This morning’s coverage of the SEC’s settlement with Wall Street self-regulator FINRA is frustrating.
We’re told that FINRA, which was run at the time by now-SEC chief Mary Schapiro, misled the SEC by altering documents it sent the commission for its oversight purposes. We’re told FINRA edited and deleted information and changed signatures on documents, the third time in eight years this has happened.
Reuters does slightly better, at least acknowledging that it’s not telling us the information and giving a reason why, although it’s sixteen paragraphs in:
The SEC did not detail the content of the alterations. Wolper, who is familiar with staff minutes from his tenure at FINRA, said the minutes are usually “dull and perfunctory.”
By skipping over this detail—that the SEC didn’t say what was altered—the other papers let the SEC off the hook for not telling us what happened.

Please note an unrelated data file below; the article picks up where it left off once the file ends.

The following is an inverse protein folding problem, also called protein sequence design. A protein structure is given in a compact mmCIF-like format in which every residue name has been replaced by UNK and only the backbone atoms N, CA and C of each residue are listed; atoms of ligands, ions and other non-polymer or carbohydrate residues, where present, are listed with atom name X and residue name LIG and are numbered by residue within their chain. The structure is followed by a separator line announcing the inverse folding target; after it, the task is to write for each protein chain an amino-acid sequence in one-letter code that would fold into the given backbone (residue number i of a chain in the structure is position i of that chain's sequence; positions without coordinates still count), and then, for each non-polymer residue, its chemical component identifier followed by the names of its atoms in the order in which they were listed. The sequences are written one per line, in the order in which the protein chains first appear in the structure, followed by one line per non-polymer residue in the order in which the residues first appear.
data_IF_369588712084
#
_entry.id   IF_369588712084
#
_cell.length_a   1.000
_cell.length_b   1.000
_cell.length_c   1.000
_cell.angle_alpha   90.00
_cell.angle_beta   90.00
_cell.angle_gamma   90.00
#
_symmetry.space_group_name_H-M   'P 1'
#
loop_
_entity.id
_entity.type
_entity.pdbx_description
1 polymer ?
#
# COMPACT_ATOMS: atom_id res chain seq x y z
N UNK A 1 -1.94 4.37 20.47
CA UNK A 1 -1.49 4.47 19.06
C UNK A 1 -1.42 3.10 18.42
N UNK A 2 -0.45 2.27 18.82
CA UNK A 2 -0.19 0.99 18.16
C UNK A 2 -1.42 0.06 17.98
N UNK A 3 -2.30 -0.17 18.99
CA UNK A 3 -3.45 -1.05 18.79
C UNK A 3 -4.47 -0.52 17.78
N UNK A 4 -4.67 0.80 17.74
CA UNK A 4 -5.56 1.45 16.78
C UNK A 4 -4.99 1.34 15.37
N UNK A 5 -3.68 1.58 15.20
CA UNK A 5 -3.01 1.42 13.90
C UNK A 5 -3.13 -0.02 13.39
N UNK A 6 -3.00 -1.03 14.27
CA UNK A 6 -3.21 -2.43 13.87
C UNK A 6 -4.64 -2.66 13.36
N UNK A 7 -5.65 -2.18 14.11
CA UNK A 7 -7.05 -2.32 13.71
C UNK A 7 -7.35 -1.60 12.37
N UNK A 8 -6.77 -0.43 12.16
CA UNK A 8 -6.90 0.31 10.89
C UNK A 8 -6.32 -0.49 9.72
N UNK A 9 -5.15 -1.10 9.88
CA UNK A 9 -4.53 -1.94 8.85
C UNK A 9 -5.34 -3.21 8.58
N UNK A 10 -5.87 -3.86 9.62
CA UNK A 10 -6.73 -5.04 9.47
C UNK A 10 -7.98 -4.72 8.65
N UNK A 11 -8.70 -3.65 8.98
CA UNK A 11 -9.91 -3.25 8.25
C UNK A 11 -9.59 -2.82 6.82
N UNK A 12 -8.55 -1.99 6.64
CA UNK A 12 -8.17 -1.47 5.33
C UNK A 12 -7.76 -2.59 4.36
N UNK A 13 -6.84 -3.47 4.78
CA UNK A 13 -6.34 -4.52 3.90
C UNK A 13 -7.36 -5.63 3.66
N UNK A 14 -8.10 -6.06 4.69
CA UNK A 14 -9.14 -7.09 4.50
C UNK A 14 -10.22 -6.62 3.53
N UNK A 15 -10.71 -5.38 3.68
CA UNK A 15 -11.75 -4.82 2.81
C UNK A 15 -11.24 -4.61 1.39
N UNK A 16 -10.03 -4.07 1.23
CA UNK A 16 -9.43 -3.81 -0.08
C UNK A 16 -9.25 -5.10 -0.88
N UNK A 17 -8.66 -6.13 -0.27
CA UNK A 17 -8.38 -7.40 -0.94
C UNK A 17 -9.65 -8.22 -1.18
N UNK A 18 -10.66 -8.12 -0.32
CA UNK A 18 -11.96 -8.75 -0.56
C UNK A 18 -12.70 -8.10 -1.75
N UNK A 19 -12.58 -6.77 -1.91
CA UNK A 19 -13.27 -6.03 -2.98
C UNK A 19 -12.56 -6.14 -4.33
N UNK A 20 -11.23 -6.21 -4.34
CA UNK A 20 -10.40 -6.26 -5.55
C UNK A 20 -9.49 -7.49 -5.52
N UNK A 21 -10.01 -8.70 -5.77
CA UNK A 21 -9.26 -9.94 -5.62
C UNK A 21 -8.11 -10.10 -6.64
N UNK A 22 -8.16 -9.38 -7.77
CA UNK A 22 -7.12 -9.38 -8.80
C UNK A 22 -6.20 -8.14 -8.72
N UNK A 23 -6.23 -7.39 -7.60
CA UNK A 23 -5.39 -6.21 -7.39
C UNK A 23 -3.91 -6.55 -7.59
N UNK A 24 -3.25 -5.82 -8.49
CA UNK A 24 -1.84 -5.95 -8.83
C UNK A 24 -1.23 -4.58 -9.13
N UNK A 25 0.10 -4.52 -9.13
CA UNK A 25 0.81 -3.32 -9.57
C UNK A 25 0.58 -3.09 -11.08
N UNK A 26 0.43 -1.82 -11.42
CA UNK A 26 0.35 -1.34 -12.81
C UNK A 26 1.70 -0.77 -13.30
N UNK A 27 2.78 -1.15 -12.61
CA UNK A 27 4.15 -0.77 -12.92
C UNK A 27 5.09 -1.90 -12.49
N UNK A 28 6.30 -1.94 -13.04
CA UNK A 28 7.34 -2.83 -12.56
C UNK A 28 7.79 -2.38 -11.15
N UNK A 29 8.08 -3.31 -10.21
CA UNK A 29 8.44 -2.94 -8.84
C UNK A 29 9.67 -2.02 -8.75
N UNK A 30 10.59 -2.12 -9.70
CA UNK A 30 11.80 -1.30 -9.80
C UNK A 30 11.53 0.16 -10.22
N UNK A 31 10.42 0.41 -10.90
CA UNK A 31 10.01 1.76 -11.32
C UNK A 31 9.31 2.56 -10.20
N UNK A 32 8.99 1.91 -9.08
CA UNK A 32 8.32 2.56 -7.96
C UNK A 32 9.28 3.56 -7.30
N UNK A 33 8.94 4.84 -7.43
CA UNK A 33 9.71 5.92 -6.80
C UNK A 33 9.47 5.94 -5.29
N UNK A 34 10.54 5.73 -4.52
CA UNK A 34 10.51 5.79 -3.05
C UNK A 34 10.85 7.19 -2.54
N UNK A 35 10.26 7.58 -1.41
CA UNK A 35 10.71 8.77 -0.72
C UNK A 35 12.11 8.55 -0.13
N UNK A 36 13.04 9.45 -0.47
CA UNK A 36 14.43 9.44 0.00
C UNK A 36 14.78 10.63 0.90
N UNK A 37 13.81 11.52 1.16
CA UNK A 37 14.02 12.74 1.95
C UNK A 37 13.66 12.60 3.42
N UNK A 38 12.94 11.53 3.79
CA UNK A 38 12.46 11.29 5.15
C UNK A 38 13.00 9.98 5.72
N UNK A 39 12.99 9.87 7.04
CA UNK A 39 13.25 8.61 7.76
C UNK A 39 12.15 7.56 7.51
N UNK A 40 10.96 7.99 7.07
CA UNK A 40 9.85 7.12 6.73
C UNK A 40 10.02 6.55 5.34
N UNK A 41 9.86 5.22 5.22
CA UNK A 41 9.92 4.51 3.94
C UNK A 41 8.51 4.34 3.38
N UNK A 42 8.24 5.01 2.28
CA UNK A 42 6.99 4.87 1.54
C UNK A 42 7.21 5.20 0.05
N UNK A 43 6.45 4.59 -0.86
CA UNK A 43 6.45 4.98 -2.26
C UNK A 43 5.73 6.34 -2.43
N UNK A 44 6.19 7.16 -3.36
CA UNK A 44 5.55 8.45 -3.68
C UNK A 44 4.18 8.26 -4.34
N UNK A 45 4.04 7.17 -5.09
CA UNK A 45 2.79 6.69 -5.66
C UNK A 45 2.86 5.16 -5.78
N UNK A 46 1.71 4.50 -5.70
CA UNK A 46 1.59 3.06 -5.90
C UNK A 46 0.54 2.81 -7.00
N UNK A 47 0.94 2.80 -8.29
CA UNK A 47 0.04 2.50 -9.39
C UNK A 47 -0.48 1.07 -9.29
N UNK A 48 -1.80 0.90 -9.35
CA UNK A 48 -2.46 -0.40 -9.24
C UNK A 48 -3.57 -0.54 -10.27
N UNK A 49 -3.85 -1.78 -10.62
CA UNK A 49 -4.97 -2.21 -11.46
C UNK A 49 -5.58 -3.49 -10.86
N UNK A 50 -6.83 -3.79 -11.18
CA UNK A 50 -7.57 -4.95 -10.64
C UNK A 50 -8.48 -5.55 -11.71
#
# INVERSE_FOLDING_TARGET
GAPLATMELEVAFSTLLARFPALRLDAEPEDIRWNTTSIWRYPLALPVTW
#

Why didn’t the SEC tell us what was altered?
The New York Times’s coverage is particularly poor. First, it doesn’t put in the paper, and second, it doesn’t point out that the SEC’s Schapiro was head of FINRA when this happened. That’s a big miss.
The Journal is good to point that out in the third paragraph of its C2 story, and to tell us that Schapiro left before a whistleblower brought the alterations to light and that:
An SEC spokesman said Ms. Schapiro “did not participate in the decision to take the enforcement action.”
Though the Post writes this:
The SEC would not say whether Schapiro was aware of the earlier incidents or whether the SEC was notified of the events at the time.
I’m not criticizing these papers for not knowing what they don’t know. But in situations like this you have to signal to the reader what you don’t know and why you don’t know it.
Because it’s super-frustrating to have the obvious question every reader has on this story go unraised: FINRA must have had some motive to illegally alter documents just before submitting them to its regulator. What was that motive?
Moreover, why didn’t the SEC tell us what actually happened here? Maybe it’s because the changes didn’t matter much. If so, we should know that too.Ryan Chittum is a former Wall Street Journal reporter, and deputy editor of The Audit, CJR's business section. If you see notable business journalism, give him a heads-up at firstname.lastname@example.org. Follow him on Twitter at @ryanchittum. Tags: Mary Schapiro, Regulation, Securites and Exchange Commission, The New York Times, The Wall Street Journal